Cannabis Entrepreneurs Gear Up to Disrupt Big Beer

Article by Kate Robertson, Lift News

Cannabis entrepreneurs gear up to disrupt Big Beer Will Canadians make the switch from suds to Sour Diesel? These companies are banking on it. Kate Robertson

Once you’ve spoken with cannabis beer entrepreneur Dooma Wendschuh a few times, his pitch becomes familiar.

“I used to be the black sheep of the Canadian cannabis industry,” he says of his burgeoning weed beer and spirits company, Province Brands. “And now we’re like the whitest sheep of them all. And that’s precisely because Constellation Brands became the first Fortune 500 company to get into the industry.”

For the past three years, Wendschuh has been working non-stop to drum up investment in the company. But edibles won’t be legal in Canada until a full year after dried flower and oils are legalized later this year. And even then, will Canadians be tempted to replace beer with a cannabis brew? And are vape- or smoke-loving cannabis consumers interested in weed drinks?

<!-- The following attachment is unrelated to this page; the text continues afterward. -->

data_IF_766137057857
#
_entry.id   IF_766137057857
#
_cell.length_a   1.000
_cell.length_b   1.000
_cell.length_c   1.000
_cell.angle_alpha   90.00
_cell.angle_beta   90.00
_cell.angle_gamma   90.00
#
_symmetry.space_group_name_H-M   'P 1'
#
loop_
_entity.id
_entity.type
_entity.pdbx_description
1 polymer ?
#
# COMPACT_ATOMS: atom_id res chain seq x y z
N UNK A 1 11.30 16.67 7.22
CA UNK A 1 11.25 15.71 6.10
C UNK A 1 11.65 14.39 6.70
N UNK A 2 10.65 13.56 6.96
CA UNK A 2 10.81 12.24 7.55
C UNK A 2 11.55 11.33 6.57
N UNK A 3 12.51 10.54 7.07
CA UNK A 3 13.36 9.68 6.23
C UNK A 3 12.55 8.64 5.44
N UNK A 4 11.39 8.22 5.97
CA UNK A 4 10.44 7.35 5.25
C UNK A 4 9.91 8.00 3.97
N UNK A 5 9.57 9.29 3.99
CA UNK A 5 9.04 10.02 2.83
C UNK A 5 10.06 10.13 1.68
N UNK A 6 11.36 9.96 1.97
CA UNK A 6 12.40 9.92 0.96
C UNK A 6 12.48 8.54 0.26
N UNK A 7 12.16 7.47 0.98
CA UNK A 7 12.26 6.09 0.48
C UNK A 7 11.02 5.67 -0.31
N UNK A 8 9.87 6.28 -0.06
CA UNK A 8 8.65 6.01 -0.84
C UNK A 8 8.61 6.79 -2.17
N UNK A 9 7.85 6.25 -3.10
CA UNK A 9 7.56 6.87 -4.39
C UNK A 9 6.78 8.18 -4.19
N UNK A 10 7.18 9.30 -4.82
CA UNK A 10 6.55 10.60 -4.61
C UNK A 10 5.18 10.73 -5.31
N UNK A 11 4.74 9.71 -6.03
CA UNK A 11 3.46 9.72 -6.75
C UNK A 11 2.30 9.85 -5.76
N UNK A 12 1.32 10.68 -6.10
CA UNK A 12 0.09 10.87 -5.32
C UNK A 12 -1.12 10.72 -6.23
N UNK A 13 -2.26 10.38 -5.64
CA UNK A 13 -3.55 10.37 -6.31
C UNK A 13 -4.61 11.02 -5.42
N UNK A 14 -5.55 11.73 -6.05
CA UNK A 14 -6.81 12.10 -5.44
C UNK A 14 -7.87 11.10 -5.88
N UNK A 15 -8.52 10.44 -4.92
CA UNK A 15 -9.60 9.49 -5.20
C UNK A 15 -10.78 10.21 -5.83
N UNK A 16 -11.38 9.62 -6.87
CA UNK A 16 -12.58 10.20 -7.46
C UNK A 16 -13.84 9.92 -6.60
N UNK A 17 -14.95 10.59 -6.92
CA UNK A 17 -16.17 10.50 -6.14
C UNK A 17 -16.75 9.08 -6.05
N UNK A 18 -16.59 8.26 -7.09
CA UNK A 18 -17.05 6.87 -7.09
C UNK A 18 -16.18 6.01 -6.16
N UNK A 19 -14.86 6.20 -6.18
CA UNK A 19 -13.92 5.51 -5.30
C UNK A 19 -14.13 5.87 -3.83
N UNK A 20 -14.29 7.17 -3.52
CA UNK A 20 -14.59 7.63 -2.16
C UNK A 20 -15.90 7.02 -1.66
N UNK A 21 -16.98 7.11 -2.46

But Wendschuh says investor attitudes changed after news broke that big booze powerhouse Constellation Brands bought a 9.9 per cent stake in cannabis company Canopy Growth. Suddenly, Province was attracting more interest, bringing in $2 million since October of 2017. They now have 16 full-time and part-time people on staff and he’s filed a provisional patent for its cannabis plant brewing technology. And soon, the company will sign a lease on a brewery about two hours outside of Toronto.

Wendschuh says the beer – which is in development in Boulder, Colorado, where it is legal to develop edibles -– is different from any other cannabis beverage or alcoholic beer on the market: rather than removing the alcohol from a conventional beer and infusing it with cannabis extracts, Province’s products are brewed from cannabis plant stocks and stems. They are alcohol-free, but do produce a “high” from THC in the plant. Hops and cannabis share similar flavours and scents, and some researchers even believe they’re even part of the same plant family. Cannabis replaces the barley typically used in the brewing process, and there are trace amounts of a vegetable oil and starch which accelerate the effects of the THC and CBD. Normally, cannabis edibles can take up to two hours to take effect.

Read the full article here.

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